In 1975, in the Killing Fields of Cambodia, Sokanha Prak assumed the role of mother, father, and protector to her 1-, 3-, and 4-year-old siblings. Fending for them and herself in the countryside, the 6-year-old had no choice.
Sokanha’s parents had been ripped from them by the Khmer Rouge, a Chinese Communist-backed military force intent on creating a faux-utopian society built on deprivation, thought control, and, when necessary, execution. Equipped only with a child’s mind and body, she worked herself to exhaustion, hour by hour, knowing that her captors could take all of their lives at any moment.
Today, 9,000 miles from the site of the Southeast Asian detention camp that smacked of the Nazi Holocaust, Sokanha, 53, now calls herself Amanda—in Latin, “worthy of love”—at the suggestion of a friend she met as a teen. It’s an altogether fitting moniker: when she was born, her umbilical cord was wrapped around her neck, and a midwife saved her life—only for her to face the terrors of totalitarianism in childhood.
Now settled in a suburban home outside Richmond, Virginia, Amanda is mostly freed of the many hellish nightmares that once hounded her. She is the mother of two adult sons and works as a hairstylist. And as the survivor of a campaign of genocide that claimed an estimated 2 million lives, Amanda makes her own life story known in the hopes that the world will never forget.
The child now called Amanda spent her early life in Battambang, a picturesque province with French colonial architecture a couple hundred miles from Phnom Penh, Cambodia’s capital. Her father, Suntara, was a schoolteacher and her mother, Soeurm, a housewife dedicated to caring for her five children. On April 17, 1975, armed soldiers of the Khmer Rouge, backed by tanks, ordered everyone in the province to join a massive march into the unknown. Suntara, who was not home at the time, caught up with them three hours later.
Filling a power vacuum in a civil war that left both a monarchy and a republic defeated, the Khmer Rouge would torment the Prak family and millions like them from 1975 to 1979, removing city dwellers and intellectuals to work in the countryside, separating family members, and exposing them to malnutrition, disease, and execution in the name of a supposedly equitable agrarian society.
“What I remember is, we had to learn how to survive each day at a time, to forage for food, look for insects, crickets—anything that hops, that crawls, anything to fill our tummy,” Amanda recalled. “We were all very bloated because we didn’t have enough to eat.”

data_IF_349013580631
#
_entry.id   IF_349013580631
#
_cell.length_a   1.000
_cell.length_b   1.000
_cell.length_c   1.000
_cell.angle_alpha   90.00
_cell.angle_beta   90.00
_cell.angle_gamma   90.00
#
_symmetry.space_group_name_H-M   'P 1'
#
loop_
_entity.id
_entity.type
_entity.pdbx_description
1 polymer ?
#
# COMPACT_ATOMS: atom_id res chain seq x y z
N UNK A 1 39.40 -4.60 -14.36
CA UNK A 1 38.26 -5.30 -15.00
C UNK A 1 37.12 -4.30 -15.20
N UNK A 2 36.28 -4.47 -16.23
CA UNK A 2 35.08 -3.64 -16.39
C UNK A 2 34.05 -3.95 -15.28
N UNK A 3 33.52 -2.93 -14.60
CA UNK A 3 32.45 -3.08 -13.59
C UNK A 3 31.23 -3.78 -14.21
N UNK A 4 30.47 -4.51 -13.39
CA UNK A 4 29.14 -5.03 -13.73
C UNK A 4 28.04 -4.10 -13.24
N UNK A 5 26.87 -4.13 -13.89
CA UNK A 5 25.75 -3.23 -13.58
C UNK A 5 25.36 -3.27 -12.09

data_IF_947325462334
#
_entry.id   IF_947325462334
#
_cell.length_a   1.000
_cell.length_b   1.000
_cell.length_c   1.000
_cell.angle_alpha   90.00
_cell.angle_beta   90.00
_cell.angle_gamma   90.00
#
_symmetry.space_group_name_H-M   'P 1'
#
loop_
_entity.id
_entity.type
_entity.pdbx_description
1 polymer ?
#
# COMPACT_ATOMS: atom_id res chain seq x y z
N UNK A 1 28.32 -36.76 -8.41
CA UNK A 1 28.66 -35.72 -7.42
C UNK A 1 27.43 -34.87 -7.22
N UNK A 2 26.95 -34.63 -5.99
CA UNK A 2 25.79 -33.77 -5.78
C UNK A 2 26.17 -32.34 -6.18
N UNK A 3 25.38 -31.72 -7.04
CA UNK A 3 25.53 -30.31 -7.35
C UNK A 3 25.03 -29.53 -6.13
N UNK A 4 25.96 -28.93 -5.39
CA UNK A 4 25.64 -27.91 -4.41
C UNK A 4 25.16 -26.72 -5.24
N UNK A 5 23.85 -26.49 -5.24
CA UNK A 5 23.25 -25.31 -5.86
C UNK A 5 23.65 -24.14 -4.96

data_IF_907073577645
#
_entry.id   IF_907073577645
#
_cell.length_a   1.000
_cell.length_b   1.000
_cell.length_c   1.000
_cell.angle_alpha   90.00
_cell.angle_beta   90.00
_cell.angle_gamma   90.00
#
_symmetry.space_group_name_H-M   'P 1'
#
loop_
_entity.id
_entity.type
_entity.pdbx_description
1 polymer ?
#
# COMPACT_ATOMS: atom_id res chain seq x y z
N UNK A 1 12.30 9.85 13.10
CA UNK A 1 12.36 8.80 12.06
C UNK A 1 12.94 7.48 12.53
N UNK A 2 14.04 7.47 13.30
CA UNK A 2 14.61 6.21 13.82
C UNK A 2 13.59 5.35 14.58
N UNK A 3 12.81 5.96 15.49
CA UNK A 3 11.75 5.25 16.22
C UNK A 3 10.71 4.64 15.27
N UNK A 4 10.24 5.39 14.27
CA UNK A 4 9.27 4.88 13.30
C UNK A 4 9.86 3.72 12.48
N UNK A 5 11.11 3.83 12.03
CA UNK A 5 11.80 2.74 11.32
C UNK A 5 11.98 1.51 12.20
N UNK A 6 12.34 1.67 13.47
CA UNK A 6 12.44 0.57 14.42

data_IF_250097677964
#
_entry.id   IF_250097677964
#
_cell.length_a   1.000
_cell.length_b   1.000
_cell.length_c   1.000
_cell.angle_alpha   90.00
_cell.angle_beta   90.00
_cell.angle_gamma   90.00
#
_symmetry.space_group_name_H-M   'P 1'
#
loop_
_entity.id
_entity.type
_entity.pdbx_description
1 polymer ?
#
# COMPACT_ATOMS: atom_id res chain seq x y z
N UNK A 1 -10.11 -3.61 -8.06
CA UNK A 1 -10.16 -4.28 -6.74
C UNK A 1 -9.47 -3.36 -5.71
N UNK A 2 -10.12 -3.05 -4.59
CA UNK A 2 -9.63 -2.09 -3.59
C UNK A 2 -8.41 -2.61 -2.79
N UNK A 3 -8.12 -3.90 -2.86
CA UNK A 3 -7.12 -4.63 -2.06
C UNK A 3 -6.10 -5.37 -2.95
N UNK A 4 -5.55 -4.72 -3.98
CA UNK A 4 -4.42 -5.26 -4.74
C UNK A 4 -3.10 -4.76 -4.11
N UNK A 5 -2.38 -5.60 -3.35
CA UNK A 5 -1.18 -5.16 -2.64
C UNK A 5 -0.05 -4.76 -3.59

She was left in charge of three young siblings as her parents worked in the fields. “We never saw Mom. She leaves before we wake up.” Months later, everyone got separated into different zones, to be placed under the control of different labor leaders. The Prak family was in zone 3. Nearly all those in zone 4 died due to either starvation or mass execution.
Adults had to join “reeducation” classes every evening, where they were forced to listen to propaganda. Their captors also eavesdropped on the families’ conversations to ensure that they toed the line. “They crawl under your hut,” Amanda said. “We couldn’t talk to each other.”
Two years after her family was forced to leave their home, the girl then named Sokanha was separated from her siblings and placed in a child labor camp. “These were all children building a dam with their bare hands. Thousands of them died because everybody starved,” she said. “Every night, I really wished that I [would] go to sleep and just don’t wake up.” After about two years, she finally saw her mother—on a day when team leaders brought workers from another camp to finish the crop planting. “But we cannot speak to each other at all. We cannot even acknowledge each other,” she remembered, her head bowed and voice faltering.
The Vietnamese invaded in January 1979, precipitating the collapse of the Khmer Rouge. It was not until April that Suntara was able to reunite with some family members. Two of Amanda’s siblings did not survive the Khmer Rouge’s four-year reign of terror. In July, the surviving family members fled through the jungle. “You see water, you just drank. You lowered yourself until you drank like an animal.” Amanda recalled there were corpses floating in the water, but they had no other choice of drinking water. The possibility of stepping on a land mine was a constant fear.